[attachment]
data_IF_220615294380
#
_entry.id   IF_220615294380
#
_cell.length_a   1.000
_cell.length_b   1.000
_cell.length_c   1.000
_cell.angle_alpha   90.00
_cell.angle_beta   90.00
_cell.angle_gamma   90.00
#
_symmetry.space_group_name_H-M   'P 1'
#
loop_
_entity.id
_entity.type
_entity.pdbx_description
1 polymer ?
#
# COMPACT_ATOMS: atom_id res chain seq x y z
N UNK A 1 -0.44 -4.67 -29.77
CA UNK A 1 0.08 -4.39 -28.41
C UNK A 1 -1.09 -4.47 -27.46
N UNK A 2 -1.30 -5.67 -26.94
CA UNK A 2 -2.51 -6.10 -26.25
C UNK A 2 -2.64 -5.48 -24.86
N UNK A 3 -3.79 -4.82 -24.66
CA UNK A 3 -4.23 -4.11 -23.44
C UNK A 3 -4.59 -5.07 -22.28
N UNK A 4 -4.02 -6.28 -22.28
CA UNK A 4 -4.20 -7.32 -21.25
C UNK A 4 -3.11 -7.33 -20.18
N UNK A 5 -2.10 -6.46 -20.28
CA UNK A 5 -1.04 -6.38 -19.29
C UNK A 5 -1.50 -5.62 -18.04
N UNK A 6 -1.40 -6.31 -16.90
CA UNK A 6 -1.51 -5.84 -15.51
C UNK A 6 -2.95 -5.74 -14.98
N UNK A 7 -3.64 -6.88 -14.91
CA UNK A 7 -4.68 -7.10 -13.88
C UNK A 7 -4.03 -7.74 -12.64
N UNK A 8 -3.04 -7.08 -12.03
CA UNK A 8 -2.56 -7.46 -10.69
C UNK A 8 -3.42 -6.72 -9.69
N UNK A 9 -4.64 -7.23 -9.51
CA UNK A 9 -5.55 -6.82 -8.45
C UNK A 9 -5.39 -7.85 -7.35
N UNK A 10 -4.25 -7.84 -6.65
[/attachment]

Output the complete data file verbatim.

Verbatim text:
data_IF_220615294380
#
_entry.id   IF_220615294380
#
_cell.length_a   1.000
_cell.length_b   1.000
_cell.length_c   1.000
_cell.angle_alpha   90.00
_cell.angle_beta   90.00
_cell.angle_gamma   90.00
#
_symmetry.space_group_name_H-M   'P 1'
#
loop_
_entity.id
_entity.type
_entity.pdbx_description
1 polymer ?
#
# COMPACT_ATOMS: atom_id res chain seq x y z
N UNK A 1 -0.44 -4.67 -29.77
CA UNK A 1 0.08 -4.39 -28.41
C UNK A 1 -1.09 -4.47 -27.46
N UNK A 2 -1.30 -5.67 -26.94
CA UNK A 2 -2.51 -6.10 -26.25
C UNK A 2 -2.64 -5.48 -24.86
N UNK A 3 -3.79 -4.82 -24.66
CA UNK A 3 -4.23 -4.11 -23.44
C UNK A 3 -4.59 -5.07 -22.28
N UNK A 4 -4.02 -6.28 -22.28
CA UNK A 4 -4.20 -7.32 -21.25
C UNK A 4 -3.11 -7.33 -20.18
N UNK A 5 -2.10 -6.46 -20.28
CA UNK A 5 -1.04 -6.38 -19.29
C UNK A 5 -1.50 -5.62 -18.04
N UNK A 6 -1.40 -6.31 -16.90
CA UNK A 6 -1.51 -5.84 -15.51
C UNK A 6 -2.95 -5.74 -14.98
N UNK A 7 -3.64 -6.88 -14.91
CA UNK A 7 -4.68 -7.10 -13.88
C UNK A 7 -4.03 -7.74 -12.64
N UNK A 8 -3.04 -7.08 -12.03
CA UNK A 8 -2.56 -7.46 -10.69
C UNK A 8 -3.42 -6.72 -9.69
N UNK A 9 -4.64 -7.23 -9.51
CA UNK A 9 -5.55 -6.82 -8.45
C UNK A 9 -5.39 -7.85 -7.35
N UNK A 10 -4.25 -7.84 -6.65